Thanks to our friends in the village, we’ve been put in touch with what I’d describe as a freelance bunch of walkers in the area; they call themselves the Costa Blanca Mountain Walkers. Thanks also to the fact that my extremely irritating thus far 14-month long attack of plantar fasciiitis appears to be at least subsiding – it hasn’t actually gone away – I actually feel like doing considerably more walking at last. On this trip, Francine and I have been out on a few walks ourselves – those that we’ve managed to locate – and enjoyed them. And here’s a point: one of the difficulties with walking in a strange area – we’ve suffered both in France and more recently in Spain from this – is finding and following a walk’s supposed route. So, hooking up with what are essentially willing, free guides seemed like an excellent idea. Along with two others of our friends in the valley, today we went along on an exploratory ramble to meet them.
The CBMW folks had organized a coordinated set of four walks, all departing from the nearby village of Lliber. For freelancers, they seem extremely well organized. Their walks are graded rather like ski runs, as green (easy), blue (moderate), red (moderately strenuous) and black (strenuous) routes. Moderate, for example, is described as being:
up to 12km, less than 400 metres ascent and less than 50% rough going.
Since this was our first outing with them, and since we were still feeling our way back into it, we opted for the easy route, described as:
A walk of up to 4½ hours on good surfaced tracks and less than 200metres ascent.
Well, you’ve got to start somewhere.
We began on an unfamiliar track and the first interesting item of the day was a long string of Pine Processionary Moth caterpillars marching, in their traditional follow-the-leader style, across a concreted section of path. The caterpillars hatch from large gossamer nests in pine trees – they can readily been seen hanging there at this time of year. The caterpillars’ curiosity is that it is only the first in line that can see, allegedly, so all the rest follow on nose to tail like blind mice. Well, blind caterpillars, anyway. Now, such a spectacle fascinates Mr. Naturelover (me). Unfortunately for them, though, the caterpillars have a ferocious defence mechanism in the form of a covering of tiny poisonous hairs which can, it is said, kill a dog – the hairs break off and catch in a dog’s throat, causing swelling and choking the beast. Or so I’ was told. Here is an article sounding a little different, concerning the tongue rather than throat, but still including potentially fatal results. Being the founder member and president of the Dog-Free World Society, this is fine by me – there are far too many dogs on the planet and most are ill controlled – but it does upset dog-owners, which seem to constitute the majority of the human race, turning them into Pine Processionary Moth haters. Our back marker must have been one such because, as Francine and I stared in fascination at this curiosity of the natural world, he grabbed a rock, placed it over the lead caterpillar and trod on it. It’s probably a very effective way of destroying the whole string of ‘em, the rest of the critters being blind and now having no sighted leader. Unless they have an answer, such as another caterpillar suddenly developing sight, it seems like an evolutionary weakness. I imagine the remaining caterpillars now sit in the sun and desiccate waiting for the dead leader to start off again, though I’ll have to do more research. I was perturbed but bit my tongue, which at least didn’t swell up and choke me. [Seethe]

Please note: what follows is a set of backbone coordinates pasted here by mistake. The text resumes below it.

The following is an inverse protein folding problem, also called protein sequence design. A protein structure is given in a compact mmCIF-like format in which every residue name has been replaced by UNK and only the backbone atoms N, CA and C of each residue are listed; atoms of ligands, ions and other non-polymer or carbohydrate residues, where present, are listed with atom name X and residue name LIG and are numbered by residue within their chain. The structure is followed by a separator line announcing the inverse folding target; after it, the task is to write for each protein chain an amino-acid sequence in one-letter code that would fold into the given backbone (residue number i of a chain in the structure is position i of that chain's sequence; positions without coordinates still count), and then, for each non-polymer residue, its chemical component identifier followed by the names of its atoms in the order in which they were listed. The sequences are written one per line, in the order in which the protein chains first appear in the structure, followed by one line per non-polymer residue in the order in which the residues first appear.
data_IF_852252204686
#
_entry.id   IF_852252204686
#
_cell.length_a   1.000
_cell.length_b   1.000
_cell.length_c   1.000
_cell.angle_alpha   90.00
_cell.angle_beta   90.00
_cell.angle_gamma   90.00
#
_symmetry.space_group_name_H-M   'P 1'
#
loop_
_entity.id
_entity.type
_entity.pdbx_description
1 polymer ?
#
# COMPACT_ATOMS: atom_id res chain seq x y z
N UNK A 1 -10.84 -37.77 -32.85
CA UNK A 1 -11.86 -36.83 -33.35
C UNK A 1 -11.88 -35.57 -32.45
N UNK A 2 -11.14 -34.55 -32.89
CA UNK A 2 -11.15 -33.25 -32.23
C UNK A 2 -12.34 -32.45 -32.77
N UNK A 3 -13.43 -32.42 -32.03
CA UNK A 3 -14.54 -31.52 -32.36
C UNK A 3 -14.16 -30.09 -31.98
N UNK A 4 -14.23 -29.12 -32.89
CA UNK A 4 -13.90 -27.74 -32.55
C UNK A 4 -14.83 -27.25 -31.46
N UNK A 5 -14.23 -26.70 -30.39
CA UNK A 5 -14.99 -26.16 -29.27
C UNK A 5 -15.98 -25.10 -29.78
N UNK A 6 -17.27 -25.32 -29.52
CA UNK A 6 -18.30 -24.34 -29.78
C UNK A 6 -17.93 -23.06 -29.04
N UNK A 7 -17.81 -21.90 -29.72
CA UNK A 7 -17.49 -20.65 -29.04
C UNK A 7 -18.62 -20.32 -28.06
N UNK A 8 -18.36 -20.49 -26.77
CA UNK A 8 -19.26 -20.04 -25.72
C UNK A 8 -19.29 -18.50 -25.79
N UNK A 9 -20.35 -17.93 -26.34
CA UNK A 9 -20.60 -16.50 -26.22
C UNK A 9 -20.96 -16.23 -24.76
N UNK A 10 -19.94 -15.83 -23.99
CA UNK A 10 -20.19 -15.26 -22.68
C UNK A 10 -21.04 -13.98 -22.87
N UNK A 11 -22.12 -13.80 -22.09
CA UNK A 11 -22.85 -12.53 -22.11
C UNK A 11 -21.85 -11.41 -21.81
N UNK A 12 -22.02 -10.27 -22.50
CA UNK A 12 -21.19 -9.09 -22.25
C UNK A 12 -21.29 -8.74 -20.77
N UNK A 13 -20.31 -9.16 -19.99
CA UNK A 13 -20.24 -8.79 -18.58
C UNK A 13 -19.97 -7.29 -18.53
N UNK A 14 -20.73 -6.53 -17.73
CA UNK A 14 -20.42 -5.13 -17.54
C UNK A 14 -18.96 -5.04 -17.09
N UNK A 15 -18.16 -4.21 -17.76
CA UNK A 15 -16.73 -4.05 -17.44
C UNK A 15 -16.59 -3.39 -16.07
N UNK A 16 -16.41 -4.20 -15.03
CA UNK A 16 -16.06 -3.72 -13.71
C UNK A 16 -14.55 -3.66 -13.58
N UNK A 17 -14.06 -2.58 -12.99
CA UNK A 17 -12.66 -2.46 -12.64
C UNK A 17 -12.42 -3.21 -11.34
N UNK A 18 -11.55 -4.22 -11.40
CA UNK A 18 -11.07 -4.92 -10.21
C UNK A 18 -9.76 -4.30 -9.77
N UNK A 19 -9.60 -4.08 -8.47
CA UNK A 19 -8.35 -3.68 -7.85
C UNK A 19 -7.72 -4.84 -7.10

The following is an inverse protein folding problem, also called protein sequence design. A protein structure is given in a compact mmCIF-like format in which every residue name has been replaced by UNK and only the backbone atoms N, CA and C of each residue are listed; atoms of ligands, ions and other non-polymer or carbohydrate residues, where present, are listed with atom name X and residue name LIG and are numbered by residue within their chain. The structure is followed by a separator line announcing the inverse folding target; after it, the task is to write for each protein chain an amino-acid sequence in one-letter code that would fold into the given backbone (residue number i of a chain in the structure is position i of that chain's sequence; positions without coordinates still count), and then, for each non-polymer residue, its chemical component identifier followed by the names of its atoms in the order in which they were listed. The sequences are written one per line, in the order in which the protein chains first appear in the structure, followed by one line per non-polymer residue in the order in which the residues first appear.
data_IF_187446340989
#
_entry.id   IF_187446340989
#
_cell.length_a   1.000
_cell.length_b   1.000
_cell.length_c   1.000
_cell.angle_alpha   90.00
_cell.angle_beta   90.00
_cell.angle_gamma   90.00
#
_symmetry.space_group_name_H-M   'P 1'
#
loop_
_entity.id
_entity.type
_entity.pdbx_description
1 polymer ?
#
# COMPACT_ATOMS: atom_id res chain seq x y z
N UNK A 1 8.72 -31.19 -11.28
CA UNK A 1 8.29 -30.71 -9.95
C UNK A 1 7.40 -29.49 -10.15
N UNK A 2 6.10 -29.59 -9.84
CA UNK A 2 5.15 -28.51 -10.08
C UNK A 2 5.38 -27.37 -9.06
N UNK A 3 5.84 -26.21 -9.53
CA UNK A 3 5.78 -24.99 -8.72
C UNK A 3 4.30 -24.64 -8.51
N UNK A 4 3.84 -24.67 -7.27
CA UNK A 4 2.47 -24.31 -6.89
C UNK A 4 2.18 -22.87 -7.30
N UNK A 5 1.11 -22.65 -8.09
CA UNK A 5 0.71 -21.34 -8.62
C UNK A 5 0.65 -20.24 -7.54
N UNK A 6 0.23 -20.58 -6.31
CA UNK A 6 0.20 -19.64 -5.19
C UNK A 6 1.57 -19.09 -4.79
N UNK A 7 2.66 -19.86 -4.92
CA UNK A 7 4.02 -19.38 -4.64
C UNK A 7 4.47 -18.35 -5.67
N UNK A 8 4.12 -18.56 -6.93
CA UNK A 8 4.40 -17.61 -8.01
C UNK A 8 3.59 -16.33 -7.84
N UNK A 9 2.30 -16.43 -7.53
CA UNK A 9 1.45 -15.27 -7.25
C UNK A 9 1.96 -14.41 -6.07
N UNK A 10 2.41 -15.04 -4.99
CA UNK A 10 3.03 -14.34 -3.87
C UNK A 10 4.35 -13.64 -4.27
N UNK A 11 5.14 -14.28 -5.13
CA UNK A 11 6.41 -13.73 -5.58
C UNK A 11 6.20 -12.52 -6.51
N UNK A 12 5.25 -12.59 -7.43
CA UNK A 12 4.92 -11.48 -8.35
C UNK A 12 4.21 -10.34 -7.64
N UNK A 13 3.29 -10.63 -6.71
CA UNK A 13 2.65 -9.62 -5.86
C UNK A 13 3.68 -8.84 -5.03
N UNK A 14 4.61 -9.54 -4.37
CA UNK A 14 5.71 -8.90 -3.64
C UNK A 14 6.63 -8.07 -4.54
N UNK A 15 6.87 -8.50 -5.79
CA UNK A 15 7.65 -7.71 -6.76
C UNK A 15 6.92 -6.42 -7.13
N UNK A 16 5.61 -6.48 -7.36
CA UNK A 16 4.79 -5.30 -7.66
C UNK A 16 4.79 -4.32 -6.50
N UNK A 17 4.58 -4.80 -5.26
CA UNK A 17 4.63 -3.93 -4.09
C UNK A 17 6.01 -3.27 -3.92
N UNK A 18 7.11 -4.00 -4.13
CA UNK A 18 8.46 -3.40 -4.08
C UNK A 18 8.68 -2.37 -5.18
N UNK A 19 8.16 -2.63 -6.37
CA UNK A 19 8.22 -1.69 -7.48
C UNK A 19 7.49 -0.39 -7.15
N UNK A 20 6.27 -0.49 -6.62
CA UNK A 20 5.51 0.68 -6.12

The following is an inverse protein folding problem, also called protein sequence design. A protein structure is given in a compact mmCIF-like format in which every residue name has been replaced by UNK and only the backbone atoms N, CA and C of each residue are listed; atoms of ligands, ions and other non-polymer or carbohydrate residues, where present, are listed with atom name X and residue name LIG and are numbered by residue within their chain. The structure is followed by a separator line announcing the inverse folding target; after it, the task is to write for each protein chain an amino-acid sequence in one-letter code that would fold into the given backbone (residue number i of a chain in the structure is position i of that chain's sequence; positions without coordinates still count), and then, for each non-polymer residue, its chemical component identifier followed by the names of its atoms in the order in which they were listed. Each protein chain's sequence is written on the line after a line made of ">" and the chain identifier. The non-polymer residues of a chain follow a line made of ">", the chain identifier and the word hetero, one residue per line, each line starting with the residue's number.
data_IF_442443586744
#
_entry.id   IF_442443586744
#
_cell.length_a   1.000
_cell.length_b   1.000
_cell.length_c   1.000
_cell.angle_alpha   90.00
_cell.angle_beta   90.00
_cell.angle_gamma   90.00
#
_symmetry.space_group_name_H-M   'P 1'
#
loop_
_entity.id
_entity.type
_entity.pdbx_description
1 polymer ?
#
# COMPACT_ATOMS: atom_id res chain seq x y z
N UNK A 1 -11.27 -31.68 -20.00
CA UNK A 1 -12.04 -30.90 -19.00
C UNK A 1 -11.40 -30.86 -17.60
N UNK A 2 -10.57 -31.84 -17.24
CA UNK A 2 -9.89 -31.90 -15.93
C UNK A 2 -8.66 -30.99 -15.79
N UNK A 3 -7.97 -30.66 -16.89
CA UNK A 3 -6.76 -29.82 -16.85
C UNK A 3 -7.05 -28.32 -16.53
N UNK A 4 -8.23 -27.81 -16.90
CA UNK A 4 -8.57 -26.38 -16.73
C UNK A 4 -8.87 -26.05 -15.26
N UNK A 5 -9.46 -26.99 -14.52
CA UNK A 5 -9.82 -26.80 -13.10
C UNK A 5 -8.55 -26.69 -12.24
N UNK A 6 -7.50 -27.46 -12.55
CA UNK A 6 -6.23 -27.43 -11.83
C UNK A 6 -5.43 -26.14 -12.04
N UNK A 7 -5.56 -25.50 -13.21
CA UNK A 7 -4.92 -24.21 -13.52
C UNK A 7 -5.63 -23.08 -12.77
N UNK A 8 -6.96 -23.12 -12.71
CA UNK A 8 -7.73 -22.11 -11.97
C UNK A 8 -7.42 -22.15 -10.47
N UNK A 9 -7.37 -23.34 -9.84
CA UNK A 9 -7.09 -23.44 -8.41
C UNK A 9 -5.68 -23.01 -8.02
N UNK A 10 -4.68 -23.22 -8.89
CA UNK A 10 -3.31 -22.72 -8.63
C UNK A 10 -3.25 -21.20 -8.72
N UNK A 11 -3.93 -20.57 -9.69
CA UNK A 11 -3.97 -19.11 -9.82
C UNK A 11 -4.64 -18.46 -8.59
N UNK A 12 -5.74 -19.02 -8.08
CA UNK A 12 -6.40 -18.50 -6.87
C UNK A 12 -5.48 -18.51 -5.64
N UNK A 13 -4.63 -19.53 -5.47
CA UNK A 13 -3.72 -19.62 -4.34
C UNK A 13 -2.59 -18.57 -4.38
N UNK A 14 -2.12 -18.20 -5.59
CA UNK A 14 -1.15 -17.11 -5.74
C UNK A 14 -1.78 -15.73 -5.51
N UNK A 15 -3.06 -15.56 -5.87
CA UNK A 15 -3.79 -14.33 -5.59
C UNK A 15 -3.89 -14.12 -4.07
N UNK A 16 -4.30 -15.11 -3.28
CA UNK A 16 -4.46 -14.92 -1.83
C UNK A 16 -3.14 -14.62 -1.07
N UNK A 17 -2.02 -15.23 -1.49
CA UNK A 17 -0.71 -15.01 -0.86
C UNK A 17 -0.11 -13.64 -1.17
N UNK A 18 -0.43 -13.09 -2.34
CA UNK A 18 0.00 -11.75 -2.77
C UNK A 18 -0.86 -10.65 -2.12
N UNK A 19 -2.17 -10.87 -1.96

Still grinding my teeth, our route now turned out to be somewhat familiar, passing one of my dragonfly pools behind Lliber. It continued up the valley towards and into Jalón before crossing the river’s course and returning on the opposite side back towards Lliber. Francine and I had walked the track beside the river course on a number of occasions, even with our favourite exception to the dog rule – OK, so I’m a hypocrite and should be a politician. However, we were led off piste to stare at another local curiosity, this one man-made. It’s an old deposito, a water storage device, a.k.a. reservoir. Our neighbour, who has been visiting Jalón for 12 years, had been introduced to this old artefact a week or so earlier on his Riu-Rau walk. Water was pumped up out of this storage into irrigation channels, which could still just about be seen. There seems to be confusion over the age of this storage tank, Roman and Moorish being muttered, but I think I’d favour Moorish given the shape of those arches – very Alhambra. Not that I know anything of ancient things, you understand.
Educated, we continued back, passing through Lliber’s cemetery, to the restaurant from which we had set out. Here, I must say, the restaurant did a splendid job of catering for the 100+ that had taken part in the four routes of the day. We were treated to two tapas, croquetas and albondigas, then in our case, Merluza [hake] in a saffron batter, though lamb, chicken and pork were also on offer, and finally a desert. Three courses with a half bottle of wine per head – 12€. Quite staggering. I still do not know how the Spanish do it. OK, this was not haute cuisine but it was good food.
Other than murdering caterpillars, the rest of the CBMW folks were a convivial bunch. We could have been more stretched so we will have to try one of their more challenging routes next time but I certainly hope there will be a next time.